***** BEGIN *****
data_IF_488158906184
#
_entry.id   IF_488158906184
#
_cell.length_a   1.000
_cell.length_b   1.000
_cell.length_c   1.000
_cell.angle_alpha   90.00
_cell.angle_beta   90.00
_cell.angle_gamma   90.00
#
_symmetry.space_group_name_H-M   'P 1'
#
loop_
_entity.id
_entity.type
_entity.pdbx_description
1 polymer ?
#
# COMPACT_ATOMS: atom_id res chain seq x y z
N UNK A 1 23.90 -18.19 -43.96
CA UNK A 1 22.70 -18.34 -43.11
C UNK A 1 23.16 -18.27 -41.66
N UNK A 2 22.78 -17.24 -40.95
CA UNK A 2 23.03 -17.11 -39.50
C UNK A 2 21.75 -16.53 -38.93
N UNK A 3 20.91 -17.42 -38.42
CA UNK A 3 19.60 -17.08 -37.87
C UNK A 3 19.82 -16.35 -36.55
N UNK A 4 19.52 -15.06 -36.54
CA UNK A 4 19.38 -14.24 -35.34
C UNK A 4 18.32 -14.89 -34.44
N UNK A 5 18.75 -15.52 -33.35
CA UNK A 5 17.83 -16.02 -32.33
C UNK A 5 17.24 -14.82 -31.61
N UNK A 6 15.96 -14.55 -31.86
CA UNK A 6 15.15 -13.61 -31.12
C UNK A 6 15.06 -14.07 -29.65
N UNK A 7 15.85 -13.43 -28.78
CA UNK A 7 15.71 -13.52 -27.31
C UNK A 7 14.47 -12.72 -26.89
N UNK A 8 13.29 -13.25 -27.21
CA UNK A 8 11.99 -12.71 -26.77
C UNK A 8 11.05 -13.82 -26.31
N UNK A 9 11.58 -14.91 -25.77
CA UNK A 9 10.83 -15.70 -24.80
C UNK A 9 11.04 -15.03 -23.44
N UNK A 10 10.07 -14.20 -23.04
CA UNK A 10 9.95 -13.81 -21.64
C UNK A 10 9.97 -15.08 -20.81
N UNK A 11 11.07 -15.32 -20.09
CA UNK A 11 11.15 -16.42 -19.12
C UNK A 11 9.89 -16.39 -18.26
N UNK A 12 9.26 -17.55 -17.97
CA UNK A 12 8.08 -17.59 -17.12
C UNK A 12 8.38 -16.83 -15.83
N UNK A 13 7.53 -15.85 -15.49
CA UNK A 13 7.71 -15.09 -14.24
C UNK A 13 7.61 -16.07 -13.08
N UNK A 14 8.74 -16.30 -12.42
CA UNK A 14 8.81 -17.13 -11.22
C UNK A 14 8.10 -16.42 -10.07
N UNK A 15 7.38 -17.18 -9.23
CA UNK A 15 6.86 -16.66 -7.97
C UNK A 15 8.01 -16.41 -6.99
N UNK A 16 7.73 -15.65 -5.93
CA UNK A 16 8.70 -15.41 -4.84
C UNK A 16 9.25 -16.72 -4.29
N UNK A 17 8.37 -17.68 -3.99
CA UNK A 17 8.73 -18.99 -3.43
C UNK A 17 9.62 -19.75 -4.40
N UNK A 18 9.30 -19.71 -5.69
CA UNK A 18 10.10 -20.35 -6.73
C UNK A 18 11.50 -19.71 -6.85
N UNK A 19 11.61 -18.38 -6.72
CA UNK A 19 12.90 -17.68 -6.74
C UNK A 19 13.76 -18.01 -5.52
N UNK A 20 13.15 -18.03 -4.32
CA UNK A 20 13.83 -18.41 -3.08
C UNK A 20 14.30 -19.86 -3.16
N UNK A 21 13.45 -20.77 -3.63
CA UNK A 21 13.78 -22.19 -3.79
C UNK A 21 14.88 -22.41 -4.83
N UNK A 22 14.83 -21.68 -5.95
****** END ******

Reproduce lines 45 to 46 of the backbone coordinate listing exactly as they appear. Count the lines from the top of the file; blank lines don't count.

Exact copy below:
N UNK A 9 11.58 -14.91 -25.77
CA UNK A 9 10.83 -15.70 -24.80